For these two later indications, UZA has seen a two-fold increase in referrals over the last three years after the installation of the Discovery NM/CT 670.

While SPECT is extensively used for bone imaging, the addition of CT has opened up new imaging possibilities. At UZA, this includes utilizing SPECT/CT for guiding surgical excision of sentinel nodes in regions with complex anatomy, such as the head, neck and pelvis, and planning for and the assessment of radionuclide therapy; or in the planning of thoracic or hepatic surgery. In the liver, SPECT/CT helps provide information on the metabolic active volume for resection of the lobes.

Figure 4. Images of a patient who underwent a parathyroid scintigraphy exam demonstrate the precision of SPECT/CT in helping to localize the parathyroid adenoma in the lower right pole.

To help educate nuclear medicine physicians on the clinical value of SPECT/CT, Professor Van den Wyngaert is collaborating with the European Association of Nuclear Medicine/European School of Nuclear Medicine to develop a new multi-modality SPECT/CT course in musculoskeletal (MSK) imaging that could premiere as soon as Spring 2017. Professor Van den Wyngaert says the interactive hands-on course is designed as a multi-modality imaging educational project targeted for all European users regardless of country or region. During this one-and-a-half day session, participants will have a brief theoretical review intertwined with hands-on case reading and interactive panel discussions on a broad range of MSK SPECT/CT applications.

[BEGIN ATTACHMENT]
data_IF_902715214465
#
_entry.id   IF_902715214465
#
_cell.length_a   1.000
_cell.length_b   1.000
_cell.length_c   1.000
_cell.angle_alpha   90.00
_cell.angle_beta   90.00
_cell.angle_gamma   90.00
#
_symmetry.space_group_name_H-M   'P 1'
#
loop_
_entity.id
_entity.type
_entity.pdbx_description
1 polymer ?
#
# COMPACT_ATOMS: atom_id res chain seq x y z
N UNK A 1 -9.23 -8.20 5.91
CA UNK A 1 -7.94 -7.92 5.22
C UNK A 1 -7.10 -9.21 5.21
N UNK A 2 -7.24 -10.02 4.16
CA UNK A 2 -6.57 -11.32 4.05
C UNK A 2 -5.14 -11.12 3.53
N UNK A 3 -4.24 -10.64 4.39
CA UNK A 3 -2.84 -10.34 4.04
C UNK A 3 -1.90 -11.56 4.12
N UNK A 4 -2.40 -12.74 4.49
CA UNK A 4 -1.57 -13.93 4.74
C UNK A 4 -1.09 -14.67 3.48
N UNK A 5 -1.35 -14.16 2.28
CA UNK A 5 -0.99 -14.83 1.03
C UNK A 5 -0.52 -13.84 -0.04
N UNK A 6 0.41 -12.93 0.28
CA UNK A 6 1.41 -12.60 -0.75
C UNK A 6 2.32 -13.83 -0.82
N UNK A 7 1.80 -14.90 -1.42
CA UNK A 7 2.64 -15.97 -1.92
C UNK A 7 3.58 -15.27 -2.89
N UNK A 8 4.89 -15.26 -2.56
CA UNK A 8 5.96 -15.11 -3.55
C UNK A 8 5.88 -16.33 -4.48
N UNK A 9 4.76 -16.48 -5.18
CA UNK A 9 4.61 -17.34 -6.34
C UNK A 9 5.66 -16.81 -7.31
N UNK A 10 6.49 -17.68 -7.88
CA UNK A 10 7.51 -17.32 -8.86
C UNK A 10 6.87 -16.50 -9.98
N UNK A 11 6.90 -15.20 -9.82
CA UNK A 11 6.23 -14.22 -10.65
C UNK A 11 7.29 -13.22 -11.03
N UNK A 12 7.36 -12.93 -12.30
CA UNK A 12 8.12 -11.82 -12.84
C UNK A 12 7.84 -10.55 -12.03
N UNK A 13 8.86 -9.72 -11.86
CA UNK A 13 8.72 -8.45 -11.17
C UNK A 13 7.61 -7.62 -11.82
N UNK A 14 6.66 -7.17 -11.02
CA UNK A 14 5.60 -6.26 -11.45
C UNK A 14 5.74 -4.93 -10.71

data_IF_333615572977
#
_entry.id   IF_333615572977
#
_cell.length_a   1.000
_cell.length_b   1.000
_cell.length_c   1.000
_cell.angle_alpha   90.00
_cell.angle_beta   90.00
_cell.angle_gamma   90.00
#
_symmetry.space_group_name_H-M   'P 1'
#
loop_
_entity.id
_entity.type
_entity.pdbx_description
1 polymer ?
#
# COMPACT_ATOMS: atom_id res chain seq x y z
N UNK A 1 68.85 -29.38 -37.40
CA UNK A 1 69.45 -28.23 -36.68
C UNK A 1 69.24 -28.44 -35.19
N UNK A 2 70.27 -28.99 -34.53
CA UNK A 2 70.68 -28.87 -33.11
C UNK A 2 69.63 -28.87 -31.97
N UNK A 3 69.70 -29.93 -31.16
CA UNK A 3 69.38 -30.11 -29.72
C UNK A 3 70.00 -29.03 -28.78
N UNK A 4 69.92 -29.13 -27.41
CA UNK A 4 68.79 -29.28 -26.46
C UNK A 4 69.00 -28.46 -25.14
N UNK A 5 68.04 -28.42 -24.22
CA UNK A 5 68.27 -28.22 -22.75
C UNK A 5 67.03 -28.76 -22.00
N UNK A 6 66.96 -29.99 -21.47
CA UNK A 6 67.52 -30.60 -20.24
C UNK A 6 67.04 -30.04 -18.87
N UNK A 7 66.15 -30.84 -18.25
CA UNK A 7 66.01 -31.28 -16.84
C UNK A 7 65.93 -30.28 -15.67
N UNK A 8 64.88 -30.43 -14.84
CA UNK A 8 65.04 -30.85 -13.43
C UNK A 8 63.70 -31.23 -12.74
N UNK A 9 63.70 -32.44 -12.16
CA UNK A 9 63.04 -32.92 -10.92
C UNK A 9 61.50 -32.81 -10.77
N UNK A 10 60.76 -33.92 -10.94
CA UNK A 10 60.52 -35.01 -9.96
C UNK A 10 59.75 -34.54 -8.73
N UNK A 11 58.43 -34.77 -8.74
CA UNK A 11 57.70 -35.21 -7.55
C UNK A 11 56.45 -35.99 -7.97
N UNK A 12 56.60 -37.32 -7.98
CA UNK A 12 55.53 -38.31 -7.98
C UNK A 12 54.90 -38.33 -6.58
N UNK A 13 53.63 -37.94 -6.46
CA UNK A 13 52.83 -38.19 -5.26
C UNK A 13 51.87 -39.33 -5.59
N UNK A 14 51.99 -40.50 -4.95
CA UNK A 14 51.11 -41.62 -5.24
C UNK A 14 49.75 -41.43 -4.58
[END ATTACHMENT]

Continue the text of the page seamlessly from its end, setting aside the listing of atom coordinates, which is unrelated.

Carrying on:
Targeted therapies

One of the most important issues in nuclear medicine is the emergence of quantitation, says Dr. da Fonseca. “New tracers have emerged and along with them the need for reliable quantitative analysis,” she explains. In addition to well-known tracers such as MIBG 123I for cardiac studies, this includes scintigraphy with 99mTc-TRODAT1 for evaluation of movement disorders and the evaluation of cardiac amyloidosis with 99mTc-DPD.

Figure 5. Scintigraphy with 99mTc-TRODAT1 for evaluation of the dopaminergic system: the SPECT/CT images allow the anatomic localization of the striatum, favoring better quantitation.

“Our priority has been to use the hybrid SPECT/CT technology not only for diagnosis but also in the followup of patients undergoing therapy with radionuclides, for example 177-lutetium-octreotate for the treatment of neuroendocrine tumors and radium-223 for the treatment of bone metastases of prostate cancer,” Dr. da Fonseca adds. The hospital is also utilizing the Discovery NM/CT 670 for research in the evaluation of lung tumors with glucose marked with 99mTc.

As a leading European academic research center, UZA is investigating how to utilize quantitation in nuclear medicine for improvements in patient care. “There is some preliminary data on how to use quantitation to measure changes in bone lesions, but we are not yet sure how to interpret these changes in clinical management,” says Professor Van den Wyngaert. “This is an active area of research and we hope to have more data in the coming years; the results look promising and could generate traction for further expansion of our hybrid applications.”